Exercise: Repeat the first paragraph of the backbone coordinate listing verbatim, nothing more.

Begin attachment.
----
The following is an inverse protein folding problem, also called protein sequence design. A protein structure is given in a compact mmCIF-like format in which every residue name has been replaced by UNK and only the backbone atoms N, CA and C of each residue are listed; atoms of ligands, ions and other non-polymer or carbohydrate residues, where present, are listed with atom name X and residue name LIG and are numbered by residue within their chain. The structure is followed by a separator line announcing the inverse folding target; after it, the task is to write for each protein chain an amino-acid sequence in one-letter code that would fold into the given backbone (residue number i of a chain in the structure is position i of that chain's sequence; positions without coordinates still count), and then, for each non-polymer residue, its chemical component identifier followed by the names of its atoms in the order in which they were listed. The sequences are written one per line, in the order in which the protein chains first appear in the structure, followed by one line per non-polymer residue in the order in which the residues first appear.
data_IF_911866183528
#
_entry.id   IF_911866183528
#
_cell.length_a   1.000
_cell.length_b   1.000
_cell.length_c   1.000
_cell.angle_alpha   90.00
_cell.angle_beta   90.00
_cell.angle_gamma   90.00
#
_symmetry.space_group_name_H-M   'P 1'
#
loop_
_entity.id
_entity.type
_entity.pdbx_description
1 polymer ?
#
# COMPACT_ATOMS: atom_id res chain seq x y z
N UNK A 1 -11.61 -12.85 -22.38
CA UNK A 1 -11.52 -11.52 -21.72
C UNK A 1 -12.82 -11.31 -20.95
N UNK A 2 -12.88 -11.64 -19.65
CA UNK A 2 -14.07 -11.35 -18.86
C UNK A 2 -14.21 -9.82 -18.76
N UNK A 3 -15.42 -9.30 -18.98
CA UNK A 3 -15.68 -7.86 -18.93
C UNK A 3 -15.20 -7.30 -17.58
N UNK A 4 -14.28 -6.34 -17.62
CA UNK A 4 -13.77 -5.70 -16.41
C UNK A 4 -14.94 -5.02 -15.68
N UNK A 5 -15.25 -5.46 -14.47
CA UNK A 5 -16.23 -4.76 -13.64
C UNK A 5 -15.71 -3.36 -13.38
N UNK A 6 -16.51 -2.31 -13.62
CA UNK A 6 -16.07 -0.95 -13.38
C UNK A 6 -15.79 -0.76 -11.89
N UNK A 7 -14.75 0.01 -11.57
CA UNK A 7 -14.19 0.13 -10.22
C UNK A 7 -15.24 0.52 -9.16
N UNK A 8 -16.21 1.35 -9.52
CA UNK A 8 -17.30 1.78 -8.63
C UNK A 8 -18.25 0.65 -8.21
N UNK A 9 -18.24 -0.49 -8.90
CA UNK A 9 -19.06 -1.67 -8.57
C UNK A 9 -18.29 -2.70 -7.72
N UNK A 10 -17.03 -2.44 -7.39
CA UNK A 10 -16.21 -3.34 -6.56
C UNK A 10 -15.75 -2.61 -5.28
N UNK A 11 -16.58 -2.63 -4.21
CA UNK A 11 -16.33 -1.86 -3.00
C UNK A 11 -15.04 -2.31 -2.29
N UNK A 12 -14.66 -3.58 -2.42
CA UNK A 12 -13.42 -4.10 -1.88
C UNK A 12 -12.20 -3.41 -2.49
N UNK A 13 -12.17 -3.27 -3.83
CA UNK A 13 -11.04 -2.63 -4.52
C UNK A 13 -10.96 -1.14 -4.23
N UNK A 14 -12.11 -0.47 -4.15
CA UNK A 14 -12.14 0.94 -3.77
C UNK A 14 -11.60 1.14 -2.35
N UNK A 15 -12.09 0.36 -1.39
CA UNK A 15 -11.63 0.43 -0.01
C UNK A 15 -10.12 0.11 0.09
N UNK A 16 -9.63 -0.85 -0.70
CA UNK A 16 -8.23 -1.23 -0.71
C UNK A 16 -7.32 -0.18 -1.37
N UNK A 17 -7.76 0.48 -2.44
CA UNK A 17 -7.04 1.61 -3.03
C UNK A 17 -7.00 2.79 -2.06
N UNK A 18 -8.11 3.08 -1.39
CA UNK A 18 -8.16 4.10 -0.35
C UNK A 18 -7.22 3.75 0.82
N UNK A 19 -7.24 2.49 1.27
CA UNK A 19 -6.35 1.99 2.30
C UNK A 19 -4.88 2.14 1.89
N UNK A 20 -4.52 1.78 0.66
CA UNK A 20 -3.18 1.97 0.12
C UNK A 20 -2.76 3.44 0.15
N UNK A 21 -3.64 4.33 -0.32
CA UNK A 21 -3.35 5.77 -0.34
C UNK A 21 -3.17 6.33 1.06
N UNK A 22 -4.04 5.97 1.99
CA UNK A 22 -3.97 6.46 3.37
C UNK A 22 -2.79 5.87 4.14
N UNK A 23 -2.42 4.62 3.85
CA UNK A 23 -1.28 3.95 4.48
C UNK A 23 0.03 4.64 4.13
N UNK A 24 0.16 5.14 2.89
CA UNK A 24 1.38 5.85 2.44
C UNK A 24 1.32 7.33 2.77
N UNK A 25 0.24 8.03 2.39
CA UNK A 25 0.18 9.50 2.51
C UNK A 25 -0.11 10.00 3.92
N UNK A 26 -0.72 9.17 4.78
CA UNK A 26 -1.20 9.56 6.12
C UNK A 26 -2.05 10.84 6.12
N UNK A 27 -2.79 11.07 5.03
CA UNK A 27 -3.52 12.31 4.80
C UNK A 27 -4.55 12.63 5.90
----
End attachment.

The following is an inverse protein folding problem, also called protein sequence design. A protein structure is given in a compact mmCIF-like format in which every residue name has been replaced by UNK and only the backbone atoms N, CA and C of each residue are listed; atoms of ligands, ions and other non-polymer or carbohydrate residues, where present, are listed with atom name X and residue name LIG and are numbered by residue within their chain. The structure is followed by a separator line announcing the inverse folding target; after it, the task is to write for each protein chain an amino-acid sequence in one-letter code that would fold into the given backbone (residue number i of a chain in the structure is position i of that chain's sequence; positions without coordinates still count), and then, for each non-polymer residue, its chemical component identifier followed by the names of its atoms in the order in which they were listed. The sequences are written one per line, in the order in which the protein chains first appear in the structure, followed by one line per non-polymer residue in the order in which the residues first appear.